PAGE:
I’m wrapping up production on a new series of courses on developer tooling. The first course on Terminal should be ready in the next week or two, but you can pre-order it today. This is an excerpt from the guide.
The Command Line Interface (or CLI) is a way to interact with your computer (or a remote server) using text-based commands instead of a GUI (Graphic User Interface) and mouse.
The command line gives you greater control over your OS (operating system), and let you do things that there may not be GUI-based software or an interface for. You absolutely do not need to know CLI to be a good developer, but learning it can help you do more with your code, work more efficiently, and save you money on software.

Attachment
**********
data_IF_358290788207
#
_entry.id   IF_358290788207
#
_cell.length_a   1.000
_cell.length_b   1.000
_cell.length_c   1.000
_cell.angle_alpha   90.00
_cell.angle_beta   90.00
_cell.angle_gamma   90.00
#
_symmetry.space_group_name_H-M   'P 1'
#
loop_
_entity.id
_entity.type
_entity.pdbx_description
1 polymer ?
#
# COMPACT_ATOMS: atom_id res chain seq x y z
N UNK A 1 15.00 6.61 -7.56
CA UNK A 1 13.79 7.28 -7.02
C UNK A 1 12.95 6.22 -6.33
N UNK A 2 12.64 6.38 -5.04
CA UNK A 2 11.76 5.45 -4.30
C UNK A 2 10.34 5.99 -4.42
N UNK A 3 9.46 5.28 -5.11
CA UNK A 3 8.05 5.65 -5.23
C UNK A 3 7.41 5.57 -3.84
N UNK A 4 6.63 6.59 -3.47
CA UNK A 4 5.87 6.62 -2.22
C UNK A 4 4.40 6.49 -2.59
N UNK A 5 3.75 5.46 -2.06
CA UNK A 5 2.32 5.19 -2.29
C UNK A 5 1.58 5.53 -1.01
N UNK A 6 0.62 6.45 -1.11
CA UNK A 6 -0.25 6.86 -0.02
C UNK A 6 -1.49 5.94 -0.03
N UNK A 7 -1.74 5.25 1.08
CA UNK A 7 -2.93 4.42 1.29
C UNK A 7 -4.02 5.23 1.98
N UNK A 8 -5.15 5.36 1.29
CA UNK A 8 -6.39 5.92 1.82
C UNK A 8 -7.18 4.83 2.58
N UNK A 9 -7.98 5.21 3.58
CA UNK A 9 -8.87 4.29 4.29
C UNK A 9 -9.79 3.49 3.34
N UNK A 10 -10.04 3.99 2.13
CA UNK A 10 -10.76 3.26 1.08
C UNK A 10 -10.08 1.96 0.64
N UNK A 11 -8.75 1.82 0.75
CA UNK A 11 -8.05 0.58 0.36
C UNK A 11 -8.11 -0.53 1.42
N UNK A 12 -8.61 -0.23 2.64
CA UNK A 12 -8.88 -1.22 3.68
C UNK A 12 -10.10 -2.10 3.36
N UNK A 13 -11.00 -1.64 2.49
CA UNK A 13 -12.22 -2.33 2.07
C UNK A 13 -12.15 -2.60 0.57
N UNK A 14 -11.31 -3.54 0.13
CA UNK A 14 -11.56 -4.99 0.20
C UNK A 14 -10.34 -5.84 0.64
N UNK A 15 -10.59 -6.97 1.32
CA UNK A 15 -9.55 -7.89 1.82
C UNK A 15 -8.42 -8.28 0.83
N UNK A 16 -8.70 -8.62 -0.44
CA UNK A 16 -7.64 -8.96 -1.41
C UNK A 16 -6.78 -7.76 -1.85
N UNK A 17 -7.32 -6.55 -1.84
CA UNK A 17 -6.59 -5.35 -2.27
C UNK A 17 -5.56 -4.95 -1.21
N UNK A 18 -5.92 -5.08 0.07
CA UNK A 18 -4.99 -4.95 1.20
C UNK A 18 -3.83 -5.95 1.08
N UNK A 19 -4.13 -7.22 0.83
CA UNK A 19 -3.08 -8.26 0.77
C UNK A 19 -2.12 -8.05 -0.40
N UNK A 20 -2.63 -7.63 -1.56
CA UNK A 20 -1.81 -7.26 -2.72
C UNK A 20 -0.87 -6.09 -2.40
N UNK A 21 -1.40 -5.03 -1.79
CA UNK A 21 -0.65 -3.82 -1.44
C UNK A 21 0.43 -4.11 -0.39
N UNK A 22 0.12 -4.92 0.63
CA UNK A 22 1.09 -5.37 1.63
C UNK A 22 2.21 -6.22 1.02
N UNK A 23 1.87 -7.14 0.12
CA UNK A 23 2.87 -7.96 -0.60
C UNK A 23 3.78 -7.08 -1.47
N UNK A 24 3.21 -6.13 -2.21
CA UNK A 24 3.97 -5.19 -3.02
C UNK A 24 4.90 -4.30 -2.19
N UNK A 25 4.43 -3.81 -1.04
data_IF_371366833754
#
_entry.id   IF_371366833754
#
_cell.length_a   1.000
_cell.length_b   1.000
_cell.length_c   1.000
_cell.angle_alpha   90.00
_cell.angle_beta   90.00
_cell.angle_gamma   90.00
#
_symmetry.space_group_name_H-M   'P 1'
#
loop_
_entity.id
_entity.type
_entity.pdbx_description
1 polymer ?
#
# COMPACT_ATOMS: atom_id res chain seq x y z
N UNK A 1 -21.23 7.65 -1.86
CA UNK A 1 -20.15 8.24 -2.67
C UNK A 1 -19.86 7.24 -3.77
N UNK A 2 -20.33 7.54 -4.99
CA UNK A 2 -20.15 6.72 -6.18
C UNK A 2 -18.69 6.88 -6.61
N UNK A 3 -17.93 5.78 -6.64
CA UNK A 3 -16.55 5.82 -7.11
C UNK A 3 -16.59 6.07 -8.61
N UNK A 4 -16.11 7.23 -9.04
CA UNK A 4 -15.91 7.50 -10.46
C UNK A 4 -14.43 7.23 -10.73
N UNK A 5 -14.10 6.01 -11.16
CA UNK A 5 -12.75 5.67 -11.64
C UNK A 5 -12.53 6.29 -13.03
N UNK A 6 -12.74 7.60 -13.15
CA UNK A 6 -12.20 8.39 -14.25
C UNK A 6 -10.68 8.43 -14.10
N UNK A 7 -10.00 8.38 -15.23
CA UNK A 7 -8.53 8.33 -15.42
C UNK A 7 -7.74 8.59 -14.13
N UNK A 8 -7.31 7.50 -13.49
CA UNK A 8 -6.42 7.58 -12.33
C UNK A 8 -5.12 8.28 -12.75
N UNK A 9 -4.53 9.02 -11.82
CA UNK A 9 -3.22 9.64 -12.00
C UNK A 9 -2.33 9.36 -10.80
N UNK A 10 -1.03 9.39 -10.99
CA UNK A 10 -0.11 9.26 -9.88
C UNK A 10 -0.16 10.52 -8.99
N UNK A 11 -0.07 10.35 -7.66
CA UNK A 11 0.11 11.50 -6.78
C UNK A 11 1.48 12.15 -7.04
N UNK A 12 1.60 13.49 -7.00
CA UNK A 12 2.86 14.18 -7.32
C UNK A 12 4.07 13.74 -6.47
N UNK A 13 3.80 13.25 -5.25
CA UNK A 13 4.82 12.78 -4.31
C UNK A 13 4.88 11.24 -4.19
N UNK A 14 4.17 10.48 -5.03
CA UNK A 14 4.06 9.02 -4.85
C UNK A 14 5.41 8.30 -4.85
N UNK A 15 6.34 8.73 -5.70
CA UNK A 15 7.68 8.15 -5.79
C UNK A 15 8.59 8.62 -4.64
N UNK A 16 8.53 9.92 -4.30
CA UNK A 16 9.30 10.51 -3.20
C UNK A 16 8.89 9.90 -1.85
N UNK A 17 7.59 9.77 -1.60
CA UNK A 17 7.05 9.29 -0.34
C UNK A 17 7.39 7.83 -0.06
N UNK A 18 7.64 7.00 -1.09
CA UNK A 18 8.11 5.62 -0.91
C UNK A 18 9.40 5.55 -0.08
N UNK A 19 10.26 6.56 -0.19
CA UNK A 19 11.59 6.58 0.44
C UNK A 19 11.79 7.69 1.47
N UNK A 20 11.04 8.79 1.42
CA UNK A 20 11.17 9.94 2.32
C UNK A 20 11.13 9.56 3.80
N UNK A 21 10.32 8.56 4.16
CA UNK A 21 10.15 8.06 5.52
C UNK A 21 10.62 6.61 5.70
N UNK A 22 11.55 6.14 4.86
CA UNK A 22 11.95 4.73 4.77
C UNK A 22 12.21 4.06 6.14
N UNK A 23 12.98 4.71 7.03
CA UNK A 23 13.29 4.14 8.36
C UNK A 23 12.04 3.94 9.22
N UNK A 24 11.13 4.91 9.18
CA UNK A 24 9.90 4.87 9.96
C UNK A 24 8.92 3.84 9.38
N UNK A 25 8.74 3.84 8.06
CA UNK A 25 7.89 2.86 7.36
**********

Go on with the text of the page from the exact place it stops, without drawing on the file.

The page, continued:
Different operating systems have different native apps for working with their CLI.
On macOS, it’s Terminal. On Windows, it’s Command Prompt, and more recently Powershell. Each CLI app has different features, levels of access to the OS, and slightly different conventions.
For example, in Terminal, file paths use a forward slash (
/), while in Command Prompt, they use a backslash (
# Terminal path/to/my/file.js # Command Prompt path\to\my\file.js
These syntax differences mean that learning how to work with the command line is often very specific to the app you’re using to access it.
This guide focuses specifically on Terminal as the CLI app.
Terminal for Windows
If you’re a Windows user on version 10 or higher, you can install Windows Subsystem for Linux, or WSL.
WSL allows you to run a Linux environment (including access to Terminal) directly on your Windows machine, without needing to dual-boot or run a virtual machine.